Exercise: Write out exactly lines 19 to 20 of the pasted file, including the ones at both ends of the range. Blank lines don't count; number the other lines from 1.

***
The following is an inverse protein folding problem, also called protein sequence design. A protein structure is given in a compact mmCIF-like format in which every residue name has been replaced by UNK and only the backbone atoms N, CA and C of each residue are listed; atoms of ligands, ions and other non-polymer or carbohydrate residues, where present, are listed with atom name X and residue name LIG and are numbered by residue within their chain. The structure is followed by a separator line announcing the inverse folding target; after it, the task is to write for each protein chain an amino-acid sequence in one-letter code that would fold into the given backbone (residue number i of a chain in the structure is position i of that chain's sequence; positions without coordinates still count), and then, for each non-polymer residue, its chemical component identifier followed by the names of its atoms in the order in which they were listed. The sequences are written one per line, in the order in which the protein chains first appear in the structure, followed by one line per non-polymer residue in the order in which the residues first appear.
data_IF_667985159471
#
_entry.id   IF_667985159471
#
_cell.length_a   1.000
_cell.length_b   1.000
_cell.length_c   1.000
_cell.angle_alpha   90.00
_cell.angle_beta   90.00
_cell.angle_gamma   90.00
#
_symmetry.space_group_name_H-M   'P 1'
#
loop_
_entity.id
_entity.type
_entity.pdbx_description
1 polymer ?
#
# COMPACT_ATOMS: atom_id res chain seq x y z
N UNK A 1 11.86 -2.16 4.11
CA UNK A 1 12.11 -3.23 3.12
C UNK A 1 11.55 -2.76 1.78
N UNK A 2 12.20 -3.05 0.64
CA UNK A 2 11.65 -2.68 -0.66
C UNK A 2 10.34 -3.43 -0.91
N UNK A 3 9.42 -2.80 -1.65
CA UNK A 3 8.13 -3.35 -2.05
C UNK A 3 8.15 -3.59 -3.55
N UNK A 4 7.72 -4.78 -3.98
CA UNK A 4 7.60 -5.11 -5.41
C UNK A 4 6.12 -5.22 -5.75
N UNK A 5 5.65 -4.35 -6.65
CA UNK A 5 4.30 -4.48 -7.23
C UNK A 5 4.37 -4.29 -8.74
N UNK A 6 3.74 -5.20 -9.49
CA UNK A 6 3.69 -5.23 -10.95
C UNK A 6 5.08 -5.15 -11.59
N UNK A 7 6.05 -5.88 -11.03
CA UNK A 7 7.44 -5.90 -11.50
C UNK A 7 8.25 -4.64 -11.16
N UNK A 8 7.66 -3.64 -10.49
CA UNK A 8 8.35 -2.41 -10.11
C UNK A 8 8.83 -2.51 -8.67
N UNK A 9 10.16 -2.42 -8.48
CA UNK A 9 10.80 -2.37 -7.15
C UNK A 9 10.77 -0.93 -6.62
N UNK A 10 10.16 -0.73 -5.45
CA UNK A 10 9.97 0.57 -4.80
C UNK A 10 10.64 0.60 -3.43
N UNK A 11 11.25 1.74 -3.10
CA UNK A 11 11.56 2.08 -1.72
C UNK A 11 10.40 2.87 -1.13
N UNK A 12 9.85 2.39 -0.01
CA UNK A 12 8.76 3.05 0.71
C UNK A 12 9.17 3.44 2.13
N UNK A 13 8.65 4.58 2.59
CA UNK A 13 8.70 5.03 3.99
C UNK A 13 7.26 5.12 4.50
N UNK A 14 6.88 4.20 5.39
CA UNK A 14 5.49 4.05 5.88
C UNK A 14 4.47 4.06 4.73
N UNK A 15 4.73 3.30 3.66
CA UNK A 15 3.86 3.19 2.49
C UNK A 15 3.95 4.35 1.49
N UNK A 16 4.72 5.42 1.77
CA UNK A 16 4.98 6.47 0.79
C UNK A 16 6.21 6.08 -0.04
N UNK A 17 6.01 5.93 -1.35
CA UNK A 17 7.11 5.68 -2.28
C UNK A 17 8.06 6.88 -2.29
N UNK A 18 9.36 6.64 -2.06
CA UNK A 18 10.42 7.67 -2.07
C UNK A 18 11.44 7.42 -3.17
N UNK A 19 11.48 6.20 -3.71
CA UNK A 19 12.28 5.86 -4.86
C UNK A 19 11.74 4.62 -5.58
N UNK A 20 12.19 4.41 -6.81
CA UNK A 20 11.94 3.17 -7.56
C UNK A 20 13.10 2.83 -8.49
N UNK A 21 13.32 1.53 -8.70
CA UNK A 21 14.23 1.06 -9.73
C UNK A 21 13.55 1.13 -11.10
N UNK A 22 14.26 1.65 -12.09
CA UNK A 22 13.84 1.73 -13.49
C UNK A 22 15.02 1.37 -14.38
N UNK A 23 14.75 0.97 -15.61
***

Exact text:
1 polymer ?
#